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The woman with a magic wand?

Till she joined the Congress, Krishna Tirath (54) had official powers to summon former prime minister Rajiv Gandhi. And she did.

india Updated: Jul 13, 2009 00:50 IST
Kumkum Chadha

Till she joined the Congress, Krishna Tirath (54) had official powers to summon former prime minister Rajiv Gandhi. And she did.

He was not a politician or prime minister then. The country knew him as Mrs Gandhi’s son who flew planes. That was way back in 1977, when the Janata regime headed by Prime Minister Morarji Desai was hounding the Gandhis.

Tirath, in her capacity as a tax assistant, was handling their income tax cases. Since Indira Gandhi and her son Sanjay were fighting political battles, it was left to Rajiv to sort out financial matters.

It was a tough call. As an officer, Tirath had to appear to be fair. She says she was, but thanks to her father-in-law T. Sohan Lal, a Congress MP, she was seen as pro-Congress.

Till she married Vijay, then a bank employee, politics was not part of Tirath’s psyche. Her father-in-law too was adverse to his family dabbling in politics. On her part, Tirath was content assessing incomes and evaluating balance sheets.

Ten years later, Rajiv Gandhi pulled her out and pitched her as a candidate for the Delhi assembly. Tirath quit service and entered the Metropolitan Council through a by-election.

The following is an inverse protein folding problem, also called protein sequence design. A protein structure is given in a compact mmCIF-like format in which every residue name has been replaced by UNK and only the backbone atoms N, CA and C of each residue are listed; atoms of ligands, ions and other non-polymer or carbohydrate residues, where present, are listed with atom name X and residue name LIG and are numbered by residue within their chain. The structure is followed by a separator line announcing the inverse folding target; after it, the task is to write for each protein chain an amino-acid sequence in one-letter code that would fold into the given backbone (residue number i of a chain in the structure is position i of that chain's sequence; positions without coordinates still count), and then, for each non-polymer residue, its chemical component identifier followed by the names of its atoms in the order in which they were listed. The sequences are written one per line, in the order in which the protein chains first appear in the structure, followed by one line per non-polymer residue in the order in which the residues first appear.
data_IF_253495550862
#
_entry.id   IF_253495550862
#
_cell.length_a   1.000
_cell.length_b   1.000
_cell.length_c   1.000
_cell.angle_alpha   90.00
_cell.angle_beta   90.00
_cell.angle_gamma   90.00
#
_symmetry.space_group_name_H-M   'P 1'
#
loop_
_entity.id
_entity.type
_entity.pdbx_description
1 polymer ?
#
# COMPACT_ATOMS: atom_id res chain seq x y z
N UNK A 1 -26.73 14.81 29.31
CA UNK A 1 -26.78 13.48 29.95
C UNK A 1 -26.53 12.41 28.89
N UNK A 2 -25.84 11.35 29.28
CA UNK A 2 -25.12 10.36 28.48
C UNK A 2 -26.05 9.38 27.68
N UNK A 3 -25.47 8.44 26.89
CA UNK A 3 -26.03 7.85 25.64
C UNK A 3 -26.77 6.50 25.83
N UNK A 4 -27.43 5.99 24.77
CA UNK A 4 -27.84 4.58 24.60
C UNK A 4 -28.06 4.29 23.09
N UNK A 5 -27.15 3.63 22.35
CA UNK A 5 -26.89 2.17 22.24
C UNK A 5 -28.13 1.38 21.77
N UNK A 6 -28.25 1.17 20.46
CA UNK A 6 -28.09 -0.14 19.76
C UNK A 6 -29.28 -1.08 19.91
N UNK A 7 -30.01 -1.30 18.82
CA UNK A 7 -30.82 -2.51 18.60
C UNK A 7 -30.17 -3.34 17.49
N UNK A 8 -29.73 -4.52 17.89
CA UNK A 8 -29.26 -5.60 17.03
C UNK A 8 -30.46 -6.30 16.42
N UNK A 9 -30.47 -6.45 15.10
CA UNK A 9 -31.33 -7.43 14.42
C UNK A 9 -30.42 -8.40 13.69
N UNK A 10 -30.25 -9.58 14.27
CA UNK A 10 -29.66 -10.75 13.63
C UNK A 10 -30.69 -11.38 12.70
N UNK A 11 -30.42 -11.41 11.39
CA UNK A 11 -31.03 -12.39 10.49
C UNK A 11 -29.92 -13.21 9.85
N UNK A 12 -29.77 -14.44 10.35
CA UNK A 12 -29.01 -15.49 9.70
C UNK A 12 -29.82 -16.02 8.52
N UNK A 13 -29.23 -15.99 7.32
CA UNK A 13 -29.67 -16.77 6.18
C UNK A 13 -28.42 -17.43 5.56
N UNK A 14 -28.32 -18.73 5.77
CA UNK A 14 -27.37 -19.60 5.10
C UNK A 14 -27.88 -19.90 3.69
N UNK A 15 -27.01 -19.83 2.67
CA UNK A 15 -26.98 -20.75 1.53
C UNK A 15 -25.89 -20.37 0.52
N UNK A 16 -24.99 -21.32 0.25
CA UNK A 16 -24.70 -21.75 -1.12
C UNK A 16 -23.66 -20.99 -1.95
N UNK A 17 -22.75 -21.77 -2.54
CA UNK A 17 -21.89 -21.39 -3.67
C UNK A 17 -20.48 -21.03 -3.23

Later, as a minister in the Delhi government headed by Sheila Dikshit, Tirath opposed her. She was branded a dissident. In the power struggle that followed, she lost out to the chief minister, who showed her the door.

Adversity worked well for Tirath. Dikshit axed her but Prime Minister Manmohan Singh handpicked her. It took her six years to bag the coveted job of minister with independent charge but now that she has, she intends to make her presence felt.

Within days of taking over, she cracked the whip and gave file pushers a 100-point work agenda to complement the PM’s 100-day deadline.

This is Tirath’s second term as MP and her first as Union minister.

Tirath had planned life as a sports trainer or a small-time schoolteacher. But destiny intervened, when least expected.

Marriage happened because of a tiff with her future father-in-law, then a complete stranger. She had gone to him to get an application form attested. A busy MP then, he thought nothing of making her wait. She blew him up, which made him sit up and take notice. Later, he landed at her house and proposed that she marry his son. A reluctant Tirath saw this as an end to her sporting plans.

Politically, the erstwhile Karol Bagh constituency fell in her lap. As legislative assembly member, Tirath represented it several times. Her catch line: “Hum to Dilliwale hain.”

Propped up in 2004, Tirath was elected MP. Politics, family and the Dalit tag helped her. Gender, then, was not of much consequence.

Her detractors were quizzed about her successive victories. “She has not worked for the constituency. She is arrogant and alienated. Yet, she wins elections. Is it some magic wand,” asked BJP vice-president Anita Arya.

If Arya cannot figure out what makes Tirath tick, Tirath is equally at a loss about her being called ‘Hira’.

“It was my neighbour who gave me that name. Maybe I was good-looking or fair like a diamond,” she told the Hindustan Times.

Quite unlikely, though.